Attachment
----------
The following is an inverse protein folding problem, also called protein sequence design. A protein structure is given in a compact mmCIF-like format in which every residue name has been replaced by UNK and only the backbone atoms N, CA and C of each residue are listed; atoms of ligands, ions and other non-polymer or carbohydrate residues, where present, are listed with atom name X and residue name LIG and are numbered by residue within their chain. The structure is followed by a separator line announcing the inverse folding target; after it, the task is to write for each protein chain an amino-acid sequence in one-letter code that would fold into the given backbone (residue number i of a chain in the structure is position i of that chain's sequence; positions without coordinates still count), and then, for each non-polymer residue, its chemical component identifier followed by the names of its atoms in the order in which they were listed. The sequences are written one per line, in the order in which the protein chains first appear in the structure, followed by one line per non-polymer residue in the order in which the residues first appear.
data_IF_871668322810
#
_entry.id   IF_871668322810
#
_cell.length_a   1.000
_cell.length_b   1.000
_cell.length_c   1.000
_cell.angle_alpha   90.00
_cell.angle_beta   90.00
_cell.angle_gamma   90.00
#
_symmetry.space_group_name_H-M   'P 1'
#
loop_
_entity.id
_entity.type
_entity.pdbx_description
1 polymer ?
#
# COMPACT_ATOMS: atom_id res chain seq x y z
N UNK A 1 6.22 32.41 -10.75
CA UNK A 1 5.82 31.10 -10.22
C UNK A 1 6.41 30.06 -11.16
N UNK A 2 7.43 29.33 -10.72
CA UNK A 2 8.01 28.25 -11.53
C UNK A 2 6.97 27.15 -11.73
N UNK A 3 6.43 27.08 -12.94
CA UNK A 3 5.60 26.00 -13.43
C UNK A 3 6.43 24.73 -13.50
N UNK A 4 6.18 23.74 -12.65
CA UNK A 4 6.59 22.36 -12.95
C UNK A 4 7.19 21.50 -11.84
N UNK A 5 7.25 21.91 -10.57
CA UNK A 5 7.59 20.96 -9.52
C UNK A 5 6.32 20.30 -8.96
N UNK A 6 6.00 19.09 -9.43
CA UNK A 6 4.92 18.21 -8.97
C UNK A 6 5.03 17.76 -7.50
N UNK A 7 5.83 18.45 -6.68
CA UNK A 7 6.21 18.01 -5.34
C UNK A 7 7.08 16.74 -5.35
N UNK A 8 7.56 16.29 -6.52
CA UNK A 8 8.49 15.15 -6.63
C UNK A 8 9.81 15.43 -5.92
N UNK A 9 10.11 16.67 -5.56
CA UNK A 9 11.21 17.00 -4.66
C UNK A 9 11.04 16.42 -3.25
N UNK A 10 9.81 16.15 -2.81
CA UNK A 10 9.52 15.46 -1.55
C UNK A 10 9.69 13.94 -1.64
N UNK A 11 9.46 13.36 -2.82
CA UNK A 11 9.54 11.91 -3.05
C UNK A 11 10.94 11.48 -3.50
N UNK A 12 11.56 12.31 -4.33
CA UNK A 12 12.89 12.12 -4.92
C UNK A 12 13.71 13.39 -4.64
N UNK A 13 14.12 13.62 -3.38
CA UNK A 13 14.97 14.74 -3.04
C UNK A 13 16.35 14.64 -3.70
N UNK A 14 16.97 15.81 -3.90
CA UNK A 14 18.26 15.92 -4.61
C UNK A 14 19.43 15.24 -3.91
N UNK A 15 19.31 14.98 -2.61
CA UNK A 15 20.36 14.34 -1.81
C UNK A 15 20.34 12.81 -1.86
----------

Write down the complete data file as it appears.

The following is an inverse protein folding problem, also called protein sequence design. A protein structure is given in a compact mmCIF-like format in which every residue name has been replaced by UNK and only the backbone atoms N, CA and C of each residue are listed; atoms of ligands, ions and other non-polymer or carbohydrate residues, where present, are listed with atom name X and residue name LIG and are numbered by residue within their chain. The structure is followed by a separator line announcing the inverse folding target; after it, the task is to write for each protein chain an amino-acid sequence in one-letter code that would fold into the given backbone (residue number i of a chain in the structure is position i of that chain's sequence; positions without coordinates still count), and then, for each non-polymer residue, its chemical component identifier followed by the names of its atoms in the order in which they were listed. The sequences are written one per line, in the order in which the protein chains first appear in the structure, followed by one line per non-polymer residue in the order in which the residues first appear.
data_IF_871668322810
#
_entry.id   IF_871668322810
#
_cell.length_a   1.000
_cell.length_b   1.000
_cell.length_c   1.000
_cell.angle_alpha   90.00
_cell.angle_beta   90.00
_cell.angle_gamma   90.00
#
_symmetry.space_group_name_H-M   'P 1'
#
loop_
_entity.id
_entity.type
_entity.pdbx_description
1 polymer ?
#
# COMPACT_ATOMS: atom_id res chain seq x y z
N UNK A 1 6.22 32.41 -10.75
CA UNK A 1 5.82 31.10 -10.22
C UNK A 1 6.41 30.06 -11.16
N UNK A 2 7.43 29.33 -10.72
CA UNK A 2 8.01 28.25 -11.53
C UNK A 2 6.97 27.15 -11.73
N UNK A 3 6.43 27.08 -12.94
CA UNK A 3 5.60 26.00 -13.43
C UNK A 3 6.43 24.73 -13.50
N UNK A 4 6.18 23.74 -12.65
CA UNK A 4 6.59 22.36 -12.95
C UNK A 4 7.19 21.50 -11.84
N UNK A 5 7.25 21.91 -10.57
CA UNK A 5 7.59 20.96 -9.52
C UNK A 5 6.32 20.30 -8.96
N UNK A 6 6.00 19.09 -9.43
CA UNK A 6 4.92 18.21 -8.97
C UNK A 6 5.03 17.76 -7.50
N UNK A 7 5.83 18.45 -6.68
CA UNK A 7 6.21 18.01 -5.34
C UNK A 7 7.08 16.74 -5.35
N UNK A 8 7.56 16.29 -6.52
CA UNK A 8 8.49 15.15 -6.63
C UNK A 8 9.81 15.43 -5.92
N UNK A 9 10.11 16.67 -5.56
CA UNK A 9 11.21 17.00 -4.66
C UNK A 9 11.04 16.42 -3.25
N UNK A 10 9.81 16.15 -2.81
CA UNK A 10 9.52 15.46 -1.55
C UNK A 10 9.69 13.94 -1.64
N UNK A 11 9.46 13.36 -2.82
CA UNK A 11 9.54 11.91 -3.05
C UNK A 11 10.94 11.48 -3.50
N UNK A 12 11.56 12.31 -4.33
CA UNK A 12 12.89 12.12 -4.92
C UNK A 12 13.71 13.39 -4.64
N UNK A 13 14.12 13.62 -3.38
CA UNK A 13 14.97 14.74 -3.04
C UNK A 13 16.35 14.64 -3.70
N UNK A 14 16.97 15.81 -3.90
CA UNK A 14 18.26 15.92 -4.61
C UNK A 14 19.43 15.24 -3.91
N UNK A 15 19.31 14.98 -2.61
CA UNK A 15 20.36 14.34 -1.81
C UNK A 15 20.34 12.81 -1.86